Wondering how you can prepare for the coronavirus but not sure where to start? Everyone in your household and even in the community has a role to play in getting ready and staying healthy whether the concern is a common cold, the flu, the coronavirus, or any other disease that can be spread in any number of ways.
Most important: Do not panic. While the outbreak is a serious public health concern, the majority of those who contract the coronavirus do not become seriously ill, and only a small percentage require intensive care. You can help reduce your risk by being knowledgeable, following some basic steps, and doing your part to protect others in your household and in your community.
By following some basic steps, you can help reduce your risk and do your part to protect others.
How is the Coronavirus spread?
Human coronaviruses spread just like the flu or a cold:
- Through the air by coughing or sneezing.
- Close personal contact, such as touching or shaking hands.
- Touching an object or surface with the virus on it.
How can I help protect myself, my family, and my community?
- Cover coughs or sneezes with your elbow. Do not use your hands! The Centers for Disease Control and Prevention recommends you avoid touching your eyes, nose, and mouth with unwashed hands.
- Wash hands often with soap and water for at least 20 seconds. Use an alcohol-based hand sanitizer if soap and water are not available. Wet your hands with clean running water and then lather them with soap; don’t miss the backs of your hands, between your fingers and under your nails. Dry them with a clean towel or let them air dry. Alcohol-based hand sanitizers, which should be rubbed in for about 20 seconds, can also work, but the gel must contain at least 60 percent alcohol.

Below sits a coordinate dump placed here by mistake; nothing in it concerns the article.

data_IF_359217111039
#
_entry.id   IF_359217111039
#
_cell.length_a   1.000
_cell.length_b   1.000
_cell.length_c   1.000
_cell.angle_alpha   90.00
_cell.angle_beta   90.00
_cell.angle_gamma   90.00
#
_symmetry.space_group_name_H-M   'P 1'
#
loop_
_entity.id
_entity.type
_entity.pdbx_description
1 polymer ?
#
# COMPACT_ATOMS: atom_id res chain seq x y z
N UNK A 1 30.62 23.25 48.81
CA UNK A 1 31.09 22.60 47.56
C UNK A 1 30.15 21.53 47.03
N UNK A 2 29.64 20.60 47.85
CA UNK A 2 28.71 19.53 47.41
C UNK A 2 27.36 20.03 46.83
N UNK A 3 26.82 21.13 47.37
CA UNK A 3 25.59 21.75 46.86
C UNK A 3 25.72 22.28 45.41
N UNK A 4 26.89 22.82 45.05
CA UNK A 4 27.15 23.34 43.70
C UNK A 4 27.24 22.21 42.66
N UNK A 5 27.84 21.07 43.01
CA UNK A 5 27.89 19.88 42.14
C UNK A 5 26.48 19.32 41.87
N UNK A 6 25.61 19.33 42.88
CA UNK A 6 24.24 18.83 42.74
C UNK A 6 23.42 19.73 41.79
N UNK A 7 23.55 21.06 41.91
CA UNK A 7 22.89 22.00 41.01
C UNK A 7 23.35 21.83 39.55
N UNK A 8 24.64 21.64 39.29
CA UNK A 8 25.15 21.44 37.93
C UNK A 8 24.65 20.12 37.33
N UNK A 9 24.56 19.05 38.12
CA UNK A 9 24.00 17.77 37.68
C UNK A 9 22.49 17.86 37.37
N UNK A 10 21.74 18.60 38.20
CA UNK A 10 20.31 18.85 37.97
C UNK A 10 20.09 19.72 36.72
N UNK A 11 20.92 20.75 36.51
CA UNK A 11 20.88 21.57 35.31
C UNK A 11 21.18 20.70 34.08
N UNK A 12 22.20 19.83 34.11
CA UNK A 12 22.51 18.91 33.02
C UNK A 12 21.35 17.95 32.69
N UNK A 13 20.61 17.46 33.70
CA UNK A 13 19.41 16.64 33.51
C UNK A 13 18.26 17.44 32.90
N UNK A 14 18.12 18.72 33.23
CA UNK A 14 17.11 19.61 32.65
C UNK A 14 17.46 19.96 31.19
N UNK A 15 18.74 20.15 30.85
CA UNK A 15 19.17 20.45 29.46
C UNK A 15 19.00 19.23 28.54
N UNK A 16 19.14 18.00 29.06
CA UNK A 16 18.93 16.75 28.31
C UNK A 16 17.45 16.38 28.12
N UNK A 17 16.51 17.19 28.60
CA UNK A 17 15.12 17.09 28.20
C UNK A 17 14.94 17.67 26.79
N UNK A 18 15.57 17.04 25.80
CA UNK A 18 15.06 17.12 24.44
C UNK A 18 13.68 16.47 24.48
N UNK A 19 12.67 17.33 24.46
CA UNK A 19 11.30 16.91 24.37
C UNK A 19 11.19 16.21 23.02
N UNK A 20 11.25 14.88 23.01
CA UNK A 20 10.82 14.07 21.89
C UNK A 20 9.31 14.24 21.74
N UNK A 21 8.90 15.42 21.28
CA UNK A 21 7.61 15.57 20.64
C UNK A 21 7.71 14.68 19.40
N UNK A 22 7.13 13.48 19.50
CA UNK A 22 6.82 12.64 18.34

- Clean surfaces frequently, including countertops, light switches, cell phones, remotes, and other frequently touched items. Remember, alcohol is a good disinfectant for coronaviruses so make sure to keep surfaces in your home clean. Throw out those tissues in a wastebasket after you blow your nose.
- If someone else is showing flu- or cold-like symptoms, try to stay six feet away. If that’s not possible, even a little distancing is helpful.
- Contain: if you are sick, stay home until you are feeling better.
Should I wear a mask or respirator in public?
The CDC does not recommend wearing masks or respirators outside of workplaces settings (in the community). A respirator is a personal protective device that is worn on the face or head and covers at least the nose and mouth. Most often, the spread of respiratory viruses from person-to-person happens among close contacts (within 6 feet). It is important that these devices are readily available to health care workers and others who need them.
In addition, it is recommended that Pennsylvanians take time to prepare now.
We will post more updates as they become available. Please check back for updates!